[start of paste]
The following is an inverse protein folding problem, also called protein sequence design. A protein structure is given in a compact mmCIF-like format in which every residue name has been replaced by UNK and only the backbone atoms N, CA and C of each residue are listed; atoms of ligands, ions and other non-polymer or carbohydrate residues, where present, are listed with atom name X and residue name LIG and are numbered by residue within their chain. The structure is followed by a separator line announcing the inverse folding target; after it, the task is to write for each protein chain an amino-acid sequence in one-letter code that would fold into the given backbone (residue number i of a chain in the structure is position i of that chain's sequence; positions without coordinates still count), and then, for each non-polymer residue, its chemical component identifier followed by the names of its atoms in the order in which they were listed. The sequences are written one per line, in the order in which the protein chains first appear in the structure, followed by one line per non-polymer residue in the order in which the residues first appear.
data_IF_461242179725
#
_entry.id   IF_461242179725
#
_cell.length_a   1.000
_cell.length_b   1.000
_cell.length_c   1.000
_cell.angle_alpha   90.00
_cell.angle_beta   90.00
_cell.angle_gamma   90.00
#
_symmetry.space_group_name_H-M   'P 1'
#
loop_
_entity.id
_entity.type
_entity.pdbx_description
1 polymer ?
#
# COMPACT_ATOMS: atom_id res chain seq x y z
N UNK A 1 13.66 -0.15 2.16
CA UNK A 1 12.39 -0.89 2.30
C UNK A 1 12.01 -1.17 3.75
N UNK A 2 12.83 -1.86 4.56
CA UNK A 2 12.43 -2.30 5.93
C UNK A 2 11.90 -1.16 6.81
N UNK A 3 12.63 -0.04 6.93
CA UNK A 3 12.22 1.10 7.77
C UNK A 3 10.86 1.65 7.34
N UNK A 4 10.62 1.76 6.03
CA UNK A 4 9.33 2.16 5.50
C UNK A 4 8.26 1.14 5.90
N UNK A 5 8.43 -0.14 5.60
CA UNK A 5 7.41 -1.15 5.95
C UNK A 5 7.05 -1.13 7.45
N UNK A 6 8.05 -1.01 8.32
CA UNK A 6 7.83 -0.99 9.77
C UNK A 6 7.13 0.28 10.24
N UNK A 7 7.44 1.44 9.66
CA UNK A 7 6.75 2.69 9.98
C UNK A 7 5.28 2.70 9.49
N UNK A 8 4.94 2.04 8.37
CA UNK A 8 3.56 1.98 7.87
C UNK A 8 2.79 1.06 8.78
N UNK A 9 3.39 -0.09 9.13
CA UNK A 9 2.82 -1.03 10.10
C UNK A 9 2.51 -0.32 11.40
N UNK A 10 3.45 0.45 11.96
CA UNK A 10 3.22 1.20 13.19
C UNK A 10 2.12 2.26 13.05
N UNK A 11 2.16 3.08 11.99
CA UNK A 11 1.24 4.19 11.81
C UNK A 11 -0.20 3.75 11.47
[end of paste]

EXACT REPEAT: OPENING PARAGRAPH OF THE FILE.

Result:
The following is an inverse protein folding problem, also called protein sequence design. A protein structure is given in a compact mmCIF-like format in which every residue name has been replaced by UNK and only the backbone atoms N, CA and C of each residue are listed; atoms of ligands, ions and other non-polymer or carbohydrate residues, where present, are listed with atom name X and residue name LIG and are numbered by residue within their chain. The structure is followed by a separator line announcing the inverse folding target; after it, the task is to write for each protein chain an amino-acid sequence in one-letter code that would fold into the given backbone (residue number i of a chain in the structure is position i of that chain's sequence; positions without coordinates still count), and then, for each non-polymer residue, its chemical component identifier followed by the names of its atoms in the order in which they were listed. The sequences are written one per line, in the order in which the protein chains first appear in the structure, followed by one line per non-polymer residue in the order in which the residues first appear.